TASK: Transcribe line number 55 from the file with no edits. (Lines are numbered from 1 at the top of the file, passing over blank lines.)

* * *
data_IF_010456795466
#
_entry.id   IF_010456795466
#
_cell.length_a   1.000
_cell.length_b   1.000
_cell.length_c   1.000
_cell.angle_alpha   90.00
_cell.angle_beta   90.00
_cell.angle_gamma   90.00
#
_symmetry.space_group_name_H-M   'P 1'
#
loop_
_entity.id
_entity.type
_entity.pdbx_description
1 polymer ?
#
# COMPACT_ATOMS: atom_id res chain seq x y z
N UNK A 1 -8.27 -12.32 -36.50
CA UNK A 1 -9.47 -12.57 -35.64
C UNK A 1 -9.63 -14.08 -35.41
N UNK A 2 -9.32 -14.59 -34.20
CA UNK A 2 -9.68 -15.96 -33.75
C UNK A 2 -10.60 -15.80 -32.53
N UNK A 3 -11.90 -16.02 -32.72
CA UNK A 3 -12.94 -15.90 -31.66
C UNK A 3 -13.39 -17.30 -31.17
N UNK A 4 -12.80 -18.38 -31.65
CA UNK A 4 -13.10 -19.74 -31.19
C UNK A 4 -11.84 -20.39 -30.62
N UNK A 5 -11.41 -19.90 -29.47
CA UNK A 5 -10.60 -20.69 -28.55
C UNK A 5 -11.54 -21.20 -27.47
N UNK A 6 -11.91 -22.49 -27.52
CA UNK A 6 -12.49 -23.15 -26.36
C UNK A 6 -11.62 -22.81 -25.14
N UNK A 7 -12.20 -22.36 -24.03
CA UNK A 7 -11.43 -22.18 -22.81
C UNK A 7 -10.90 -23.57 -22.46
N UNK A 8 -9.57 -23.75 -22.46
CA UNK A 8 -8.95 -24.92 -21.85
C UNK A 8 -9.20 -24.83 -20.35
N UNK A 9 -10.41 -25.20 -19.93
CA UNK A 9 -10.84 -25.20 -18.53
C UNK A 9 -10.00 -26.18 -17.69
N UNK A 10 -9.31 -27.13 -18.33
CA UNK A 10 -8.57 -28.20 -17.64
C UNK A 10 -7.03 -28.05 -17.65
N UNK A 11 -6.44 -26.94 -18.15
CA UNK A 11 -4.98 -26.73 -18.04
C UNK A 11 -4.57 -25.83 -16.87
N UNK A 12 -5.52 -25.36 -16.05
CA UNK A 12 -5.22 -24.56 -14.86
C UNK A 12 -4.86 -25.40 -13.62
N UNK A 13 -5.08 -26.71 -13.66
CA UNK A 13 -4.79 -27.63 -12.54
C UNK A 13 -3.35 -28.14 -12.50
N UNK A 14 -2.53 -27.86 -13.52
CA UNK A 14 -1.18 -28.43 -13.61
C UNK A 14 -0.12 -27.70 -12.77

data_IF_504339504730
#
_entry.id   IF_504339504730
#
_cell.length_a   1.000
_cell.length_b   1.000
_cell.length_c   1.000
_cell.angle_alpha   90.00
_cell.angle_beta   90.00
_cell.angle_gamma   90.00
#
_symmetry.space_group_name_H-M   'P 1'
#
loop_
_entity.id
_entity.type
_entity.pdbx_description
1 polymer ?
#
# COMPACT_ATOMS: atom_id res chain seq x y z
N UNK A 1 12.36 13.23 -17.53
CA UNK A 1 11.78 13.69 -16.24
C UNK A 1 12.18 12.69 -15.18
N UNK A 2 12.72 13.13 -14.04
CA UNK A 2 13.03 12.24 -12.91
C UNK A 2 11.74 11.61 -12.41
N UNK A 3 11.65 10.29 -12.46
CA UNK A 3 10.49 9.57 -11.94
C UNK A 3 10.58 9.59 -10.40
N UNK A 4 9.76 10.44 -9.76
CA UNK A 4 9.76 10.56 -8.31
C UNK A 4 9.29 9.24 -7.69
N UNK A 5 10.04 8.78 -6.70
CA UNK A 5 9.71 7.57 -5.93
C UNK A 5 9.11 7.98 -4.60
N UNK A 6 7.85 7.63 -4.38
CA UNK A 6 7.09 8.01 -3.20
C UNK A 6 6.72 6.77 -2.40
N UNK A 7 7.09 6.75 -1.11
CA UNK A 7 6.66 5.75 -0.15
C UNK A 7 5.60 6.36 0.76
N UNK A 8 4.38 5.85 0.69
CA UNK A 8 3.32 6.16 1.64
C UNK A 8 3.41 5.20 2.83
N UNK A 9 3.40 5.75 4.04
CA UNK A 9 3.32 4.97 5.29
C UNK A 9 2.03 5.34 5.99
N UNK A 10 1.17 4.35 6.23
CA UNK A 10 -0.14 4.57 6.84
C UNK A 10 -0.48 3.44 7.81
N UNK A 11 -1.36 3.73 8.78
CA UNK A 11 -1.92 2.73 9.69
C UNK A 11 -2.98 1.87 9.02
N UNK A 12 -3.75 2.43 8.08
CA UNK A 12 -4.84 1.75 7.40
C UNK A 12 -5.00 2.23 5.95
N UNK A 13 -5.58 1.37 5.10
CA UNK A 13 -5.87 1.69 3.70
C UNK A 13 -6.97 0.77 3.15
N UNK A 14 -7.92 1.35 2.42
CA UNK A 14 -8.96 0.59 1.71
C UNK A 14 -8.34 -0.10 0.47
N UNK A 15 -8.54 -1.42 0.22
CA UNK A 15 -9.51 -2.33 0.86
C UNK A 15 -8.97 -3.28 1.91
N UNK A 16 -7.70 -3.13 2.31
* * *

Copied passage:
CA UNK A 12 -5.22 -24.56 -14.86